I don't usually use pictures of places like this as Photos-of-the-Week, but for the Antique Wireless Museum, I'm making an exception. This place REALLY ticked me off. I discovered the place on my way through New York State to a new location. I checked it out and found out it was not open the day I was passing through the area. That annoyed me, but didn't really make me angry. There was a similar museum in Connecticut near Bradley International Airport that wasn't open very many hours, either. Basically, the place pictured above was only open for a couple hours on Tuesdays and for three hours each on Saturdays and Sundays. Now, THAT is NOT convenient for the public. It should have been my first hint.
I passed by and figured that's two out of two museums on this trip that I had a really personal and somewhat passionate interest in that I couldn't enjoy. Okay! Deal with it. But, I was several miles away and had planned to go in a different direction be about 100 miles away by Sunday, July 6th. However, I was really drawn to see this museum. So, I went on the Web site and it pretty much convinced me I would stay an extra day where I was and then back track to the museum on Sunday to enjoy their displays and hopefully see some things I hadn't seen before and learn something new. After all, isn't that what specialty museums are all about?
So, Sunday July 6th arrived. I took my time in the morning and then headed back to the little village of Bloomfield, NY (a place I had never been before this trip). I arrived around noon in Bloomfield and found a shady spot in the little village, parked and entertained myself until about 1:40 PM when I drove the approximately five minute drive to the museum arriving at 1:45 PM. I was the only car in the parking lot. About seven minutes before the museum was scheduled to open another car pulled up. It was someone from the group that operated the museum. He was there to pick up some paperwork to take home and process. We chatted and he filled me in about the museum and 2:00 PM arrived and passed. Time continued, 2:05, 2:10, 2:15 and no one showed up to open the museum. The guy I was talking to didn't have a key so he couldn't even get in to get what he needed.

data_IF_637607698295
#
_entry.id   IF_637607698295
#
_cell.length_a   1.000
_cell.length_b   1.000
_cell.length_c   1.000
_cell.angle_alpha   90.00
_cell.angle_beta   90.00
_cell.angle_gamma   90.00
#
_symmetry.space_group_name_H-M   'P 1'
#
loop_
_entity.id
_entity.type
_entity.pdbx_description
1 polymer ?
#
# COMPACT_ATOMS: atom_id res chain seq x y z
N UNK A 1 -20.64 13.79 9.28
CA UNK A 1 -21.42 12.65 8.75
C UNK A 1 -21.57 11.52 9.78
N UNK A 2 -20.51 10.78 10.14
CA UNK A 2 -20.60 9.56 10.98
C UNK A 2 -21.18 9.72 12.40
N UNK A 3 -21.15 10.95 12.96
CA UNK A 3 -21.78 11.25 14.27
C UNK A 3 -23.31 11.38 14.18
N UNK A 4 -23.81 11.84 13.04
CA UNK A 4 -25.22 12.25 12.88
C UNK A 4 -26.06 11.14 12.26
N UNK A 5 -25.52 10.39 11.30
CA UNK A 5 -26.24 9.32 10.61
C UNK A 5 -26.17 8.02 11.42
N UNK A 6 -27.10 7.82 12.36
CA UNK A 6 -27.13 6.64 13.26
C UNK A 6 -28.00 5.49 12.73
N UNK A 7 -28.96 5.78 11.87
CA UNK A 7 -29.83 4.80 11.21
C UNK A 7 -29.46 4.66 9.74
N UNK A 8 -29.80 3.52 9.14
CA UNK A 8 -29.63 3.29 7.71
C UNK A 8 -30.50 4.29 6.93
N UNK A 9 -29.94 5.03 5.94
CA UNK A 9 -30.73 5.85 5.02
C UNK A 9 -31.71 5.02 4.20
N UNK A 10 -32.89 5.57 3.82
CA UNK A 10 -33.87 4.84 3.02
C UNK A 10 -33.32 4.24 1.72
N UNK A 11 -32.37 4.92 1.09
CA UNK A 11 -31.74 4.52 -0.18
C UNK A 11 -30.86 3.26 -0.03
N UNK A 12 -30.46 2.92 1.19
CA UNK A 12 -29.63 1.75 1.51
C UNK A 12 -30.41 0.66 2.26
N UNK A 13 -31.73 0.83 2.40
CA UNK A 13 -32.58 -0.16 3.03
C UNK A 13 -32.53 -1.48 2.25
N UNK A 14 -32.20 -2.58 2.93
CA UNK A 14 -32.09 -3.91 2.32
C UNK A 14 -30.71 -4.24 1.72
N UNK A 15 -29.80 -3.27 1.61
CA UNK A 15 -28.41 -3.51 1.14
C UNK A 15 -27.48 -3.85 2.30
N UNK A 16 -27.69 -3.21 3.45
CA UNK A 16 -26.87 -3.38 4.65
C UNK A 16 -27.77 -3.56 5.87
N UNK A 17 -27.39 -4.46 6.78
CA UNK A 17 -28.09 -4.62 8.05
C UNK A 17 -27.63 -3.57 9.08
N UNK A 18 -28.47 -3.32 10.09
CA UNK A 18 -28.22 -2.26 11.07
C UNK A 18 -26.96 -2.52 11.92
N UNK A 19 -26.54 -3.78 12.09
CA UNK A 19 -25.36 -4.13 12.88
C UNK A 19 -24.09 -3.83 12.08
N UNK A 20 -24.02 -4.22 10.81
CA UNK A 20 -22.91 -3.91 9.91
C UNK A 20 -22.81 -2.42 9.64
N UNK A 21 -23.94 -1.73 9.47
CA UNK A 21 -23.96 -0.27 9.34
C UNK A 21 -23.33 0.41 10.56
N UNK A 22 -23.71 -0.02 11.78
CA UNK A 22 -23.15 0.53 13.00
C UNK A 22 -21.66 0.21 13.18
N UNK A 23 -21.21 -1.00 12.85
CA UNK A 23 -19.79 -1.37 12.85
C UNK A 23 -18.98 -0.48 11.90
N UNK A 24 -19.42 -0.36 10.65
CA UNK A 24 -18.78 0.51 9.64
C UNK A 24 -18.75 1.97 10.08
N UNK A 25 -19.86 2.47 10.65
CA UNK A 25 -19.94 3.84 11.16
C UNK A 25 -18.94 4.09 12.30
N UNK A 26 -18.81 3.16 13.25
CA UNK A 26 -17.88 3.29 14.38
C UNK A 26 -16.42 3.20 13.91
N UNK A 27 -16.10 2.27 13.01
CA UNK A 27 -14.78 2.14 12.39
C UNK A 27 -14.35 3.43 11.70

Finally, at 2:15 PM the guy I was talking to called the director of the museum at his home and asked who was coming and when the museum would be opened. He was informed the museum was closed for the 4th of July holiday weekend (this was two days past the holiday) and no one was coming and it would not be opened. By this time a couple other cars had stopped and we then notified them the place was closed. Now, here is why this place should be avoided – first, it's run, obviously, by rank amateurs, actually, most of them were probably local amateur radio operators. Second, they had a very nice Web site with the hours, inconvenient as they were (only open about 8 hours for an entire week) prominently posted. But, was there a notice that the place would be closed this weekend for a holiday that shouldn't have had anything to do with operating the museum during their stated hours two days after the holiday? Absolutely NOT! Was there a sign on the door indicating the place would be closed this weekend. Absolutely NOT! In fact, It cost me time and a bunch of extra gas to return to this place for absolutely no reason. Yes! I was very pissed off, to be frank about it.
So, later that day I wrote a very terse email to the director, an amateur radio operator, whose email was listed on the Web site. It bounced back. In other words, this guy either didn't care enough to have a working email address on the site OR he saw it and bounced it himself preferring not to deal with the public. The museum is a qualified 501c3 non-profit organization. Obviously, they did the least possible to comply with the requirements of being a 501c3. In fact, they found some wealthy benefactor to put a pile of money into the organization for a big fact tax deduction, I'm sure. They own four buildings. From what I could see through the front door, there actually is a very nice display inside, however, it's only a small part of the collection of gear they have that's been donated to them for tax deductions. They had even just received a truck load of equipment from a no long operating Voice of America facility in California, at taxpayers' expense, I'm sure.
So, what this place is, as far as I can tell, is an expensive hobby for a bunch of local amateur radio operators (and I've been and still am an amateur radio operator for 55 years) that is using non-profit tax status to have lots of toys to play with and probably even sell off at a profit under their disguise as a tax deductible non-profit. While I really have extremely negative feelings about the IRS and I'm also not a huge fan of non-profits because they are used quite often to profit those who operate them, I have a mind to report them to the IRS and suggest they investigate the museum . I'll think about that. So, far, of course, I've not been able to make contact with them. I'll try again and suggest they read this blog post. So, to all my ham radio and wireless enthusiasts who read this blog
DO NOT WASTE YOUR TIME TO GO TO THIS PLACE. IT VERY WELL MAY JUST BE ANOTHER NON-PROFIT SCAM FOR PERSONAL PROFIT.